Amherst Magazine

Two for the Record Books

By Emily Gold Boutilier

Let others have their brackets, their front-page headlines. At Amherst, March Madness wasn’t about the big-shots. It was all about two extraordinary teams: women’s ice hockey and women’s basketball. Let others have the famous names. Amherst has Kate Dennett ’10. Amherst has Sarah Leyman ’11. Amherst has Jim Plumer and G.P. Gromacki.

March 19, 2010, marked the first time that Amherst has had the same two teams play in the Final Four two years in a row. Women’s ice hockey and women’s basketball each had remarkable seasons that brought them to that point. Hockey arrived on the heels of a nine-game winning streak, ranked first in the nation for Division III. “We were quietly confident,” says Jim Plumer, the head coach, “because we’d been there before.”

Not only had the Jeffs been there—to the Frozen Four—before, they’d come to St. Peter, Minn., to defend their 2009 NCAA championship trophy. Two more wins and women’s ice hockey would become the first program in school history to win multiple national team championships.

Basketball had also been to the Final Four in 2009, when a 65-49 loss to the Bears of Washington University in St. Louis had ended the women’s best season ever. Now, in Bloomington, Ill., they would face the Bears again. This time, the Jeffs were undefeated and ranked number one in the country for Division III.

On March 19, 2010, one Amherst team lost, the other won. Yet while basketball had its dreams of a first-ever title-game appearance crushed—again—by the Bears, this time in an 86-75 overtime loss, the Jeffs made history in several other ways: It was the winningest season in Amherst basket­ball history. The women had the longest winning streak (31 games) and the longest home-winning streak (27 games and counting) in program history. They set a program record for scoring average (75.4 points per game). Leyman finished the season above the 900-point and 600-rebound marks, and Amherst ranked in the top five nationally in several statistical categories.

Meanwhile, hockey defeated its host, Gustavus Adolphus College, in a convincing 4-0 victory—“as close to a perfect game as I’ve ever seen,” Plumer says. “I was just hoping we hadn’t used it up.” They hadn’t. The next night, in a decisive 7-2 win over Norwich University, ice hockey claimed its second straight national title. The Amherst College athletics program has won six national team titles in history; women’s ice hockey now owns a full third of them. “I would call this the perfect storm,” Plumer says of the 2009-10 season. “We had the talent. We had the leadership. We had the chemistry.”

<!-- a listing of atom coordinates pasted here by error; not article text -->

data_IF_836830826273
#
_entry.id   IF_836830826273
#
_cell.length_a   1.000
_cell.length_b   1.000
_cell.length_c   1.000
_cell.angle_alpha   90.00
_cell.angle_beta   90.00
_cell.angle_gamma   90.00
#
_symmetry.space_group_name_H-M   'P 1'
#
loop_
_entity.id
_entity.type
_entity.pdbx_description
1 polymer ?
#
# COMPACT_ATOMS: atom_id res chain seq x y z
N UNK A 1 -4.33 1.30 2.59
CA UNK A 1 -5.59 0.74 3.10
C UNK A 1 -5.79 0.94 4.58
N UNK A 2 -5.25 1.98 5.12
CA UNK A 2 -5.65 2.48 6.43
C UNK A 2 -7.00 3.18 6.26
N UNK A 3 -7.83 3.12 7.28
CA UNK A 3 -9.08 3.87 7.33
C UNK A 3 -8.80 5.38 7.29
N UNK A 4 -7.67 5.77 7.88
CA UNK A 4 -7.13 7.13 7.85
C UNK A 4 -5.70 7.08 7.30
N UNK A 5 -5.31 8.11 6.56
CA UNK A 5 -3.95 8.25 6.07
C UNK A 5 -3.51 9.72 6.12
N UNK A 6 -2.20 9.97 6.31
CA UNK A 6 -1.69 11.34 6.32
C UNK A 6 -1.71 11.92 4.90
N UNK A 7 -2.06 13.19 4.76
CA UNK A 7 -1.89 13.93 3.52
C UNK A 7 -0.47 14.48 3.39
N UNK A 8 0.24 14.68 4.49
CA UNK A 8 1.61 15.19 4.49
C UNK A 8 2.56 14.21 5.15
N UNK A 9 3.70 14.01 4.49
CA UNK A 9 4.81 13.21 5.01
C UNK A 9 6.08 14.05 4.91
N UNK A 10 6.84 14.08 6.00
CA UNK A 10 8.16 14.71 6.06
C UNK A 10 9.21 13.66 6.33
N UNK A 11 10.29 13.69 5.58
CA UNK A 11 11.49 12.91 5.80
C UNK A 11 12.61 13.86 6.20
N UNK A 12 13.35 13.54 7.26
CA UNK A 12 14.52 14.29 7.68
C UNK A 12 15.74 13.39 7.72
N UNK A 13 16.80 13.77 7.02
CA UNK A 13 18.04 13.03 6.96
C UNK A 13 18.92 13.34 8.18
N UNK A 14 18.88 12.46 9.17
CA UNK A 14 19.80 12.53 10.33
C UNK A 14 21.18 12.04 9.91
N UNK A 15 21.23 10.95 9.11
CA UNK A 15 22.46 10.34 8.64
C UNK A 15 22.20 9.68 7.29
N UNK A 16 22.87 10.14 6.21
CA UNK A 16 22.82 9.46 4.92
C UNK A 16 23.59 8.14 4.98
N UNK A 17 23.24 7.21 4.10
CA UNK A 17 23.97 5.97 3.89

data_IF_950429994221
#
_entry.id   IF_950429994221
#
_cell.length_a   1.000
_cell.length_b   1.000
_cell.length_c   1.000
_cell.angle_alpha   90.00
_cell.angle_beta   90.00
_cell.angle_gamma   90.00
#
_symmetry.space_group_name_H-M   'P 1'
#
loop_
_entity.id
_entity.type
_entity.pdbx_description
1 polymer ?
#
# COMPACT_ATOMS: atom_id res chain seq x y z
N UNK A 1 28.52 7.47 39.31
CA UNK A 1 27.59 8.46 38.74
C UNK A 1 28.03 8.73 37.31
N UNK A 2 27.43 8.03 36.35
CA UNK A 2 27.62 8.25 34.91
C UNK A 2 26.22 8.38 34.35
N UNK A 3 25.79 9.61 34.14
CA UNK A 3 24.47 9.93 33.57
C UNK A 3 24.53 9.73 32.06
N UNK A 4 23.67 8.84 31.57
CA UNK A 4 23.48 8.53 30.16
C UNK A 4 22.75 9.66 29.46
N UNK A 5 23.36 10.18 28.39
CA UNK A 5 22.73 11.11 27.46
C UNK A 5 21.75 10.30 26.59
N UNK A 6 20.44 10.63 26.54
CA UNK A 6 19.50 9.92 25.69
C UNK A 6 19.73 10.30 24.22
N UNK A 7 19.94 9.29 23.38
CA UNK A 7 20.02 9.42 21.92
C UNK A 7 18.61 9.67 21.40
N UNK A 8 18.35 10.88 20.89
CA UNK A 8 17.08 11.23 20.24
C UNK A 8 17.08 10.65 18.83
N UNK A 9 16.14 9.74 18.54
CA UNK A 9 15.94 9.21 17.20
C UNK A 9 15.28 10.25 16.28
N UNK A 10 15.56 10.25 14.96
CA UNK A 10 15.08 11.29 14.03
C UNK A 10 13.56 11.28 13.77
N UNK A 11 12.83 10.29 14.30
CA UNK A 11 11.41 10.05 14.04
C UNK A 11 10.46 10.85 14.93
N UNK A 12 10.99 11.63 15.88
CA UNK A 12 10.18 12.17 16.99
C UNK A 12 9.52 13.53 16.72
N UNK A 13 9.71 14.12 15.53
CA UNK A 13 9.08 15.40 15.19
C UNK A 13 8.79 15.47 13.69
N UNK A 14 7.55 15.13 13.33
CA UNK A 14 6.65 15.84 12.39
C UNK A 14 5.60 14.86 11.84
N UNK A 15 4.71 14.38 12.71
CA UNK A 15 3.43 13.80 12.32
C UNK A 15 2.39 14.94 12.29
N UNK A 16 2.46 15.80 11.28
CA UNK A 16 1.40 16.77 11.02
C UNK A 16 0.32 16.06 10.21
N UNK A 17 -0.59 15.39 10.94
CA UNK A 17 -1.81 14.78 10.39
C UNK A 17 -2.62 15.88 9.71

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“It’s just so hard to describe. Pure happiness, pure excitement,” says forward Kate Dennett ’10 of the win that gave women’s hockey its second straight national championship.

Women’s hockey earned an automatic berth and first-round bye in the NCAA championship after collecting its third NESCAC title in four years. This was its fourth consecutive appearance in the national tournament.

Hockey began its season with a string of wins over Wesleyan, New England College, Trinity, Rochester Institute of Technology and Plattsburgh, suffering its first loss on Jan. 4 to Elmira College. The Jeffs avenged that loss on Jan. 20, but 10 days later had their 53-game unbeaten streak in regular season conference play come to a halt with a 3-2 loss to Colby, which was ranked dead last in the NESCAC. “Colby outworked us,” Plumer says. “That snapped us out of any sort of complacency that we might have had. And really, we played phenomenal hockey from that day forward.”

A 3-1 win over Norwich wrapped up the regular season. In the opening round of the NESCAC championship, Amherst cruised past Colby, 10-1. A 2-1 overtime win over Trinity brought the Jeffs their third NESCAC trophy. Courtney Hanlon ’11 scored the game-winner just six minutes into overtime.

The team placed Geneva Lloyd ’13 and Randi Zukas ’11 on the NESCAC All-Conference First Team, while Hanlon and Kirsten Dier ’10 landed on the Second Team. Dier also became one of seven finalists for the 2010 Hockey Humanitarian Award.

But perhaps more importantly, the hockey team won the heart of its coach. Plumer is extremely proud of his players. He describes Dennett, a forward, as “arguably the most valuable player we’ve ever had in the program. She wins face-offs. She plays unbelievable defense. She’s just the definition of clutch. She may not be the prettiest in any skill, but she puts it all together and the sum is way bigger than the parts. I’d probably describe her as the soul of the team.”

Of Dier, who plays defense and earned Phi Beta Kappa honors, he says: “She is the sweetest human being you could ever meet. Yet this really gentle person turns into the fiercest competitor on the ice. This is her outlet, and she absolutely would cut your heart out if she had to, yet she’d be the first one to sew it back in when the game’s over.”

Going into the Frozen Four, “we weren’t going to sit back on last year’s national championship,” Dier says. That night in St. Peter, forward Megan Curry ’11 scored the breakaway goal, with 7:20 remaining in the third, that gave the Jeffs a 3-0 lead. That’s when Dier knew her team would win. “We very rarely are going to give up two goals,” she says. “That sealed the deal for us.”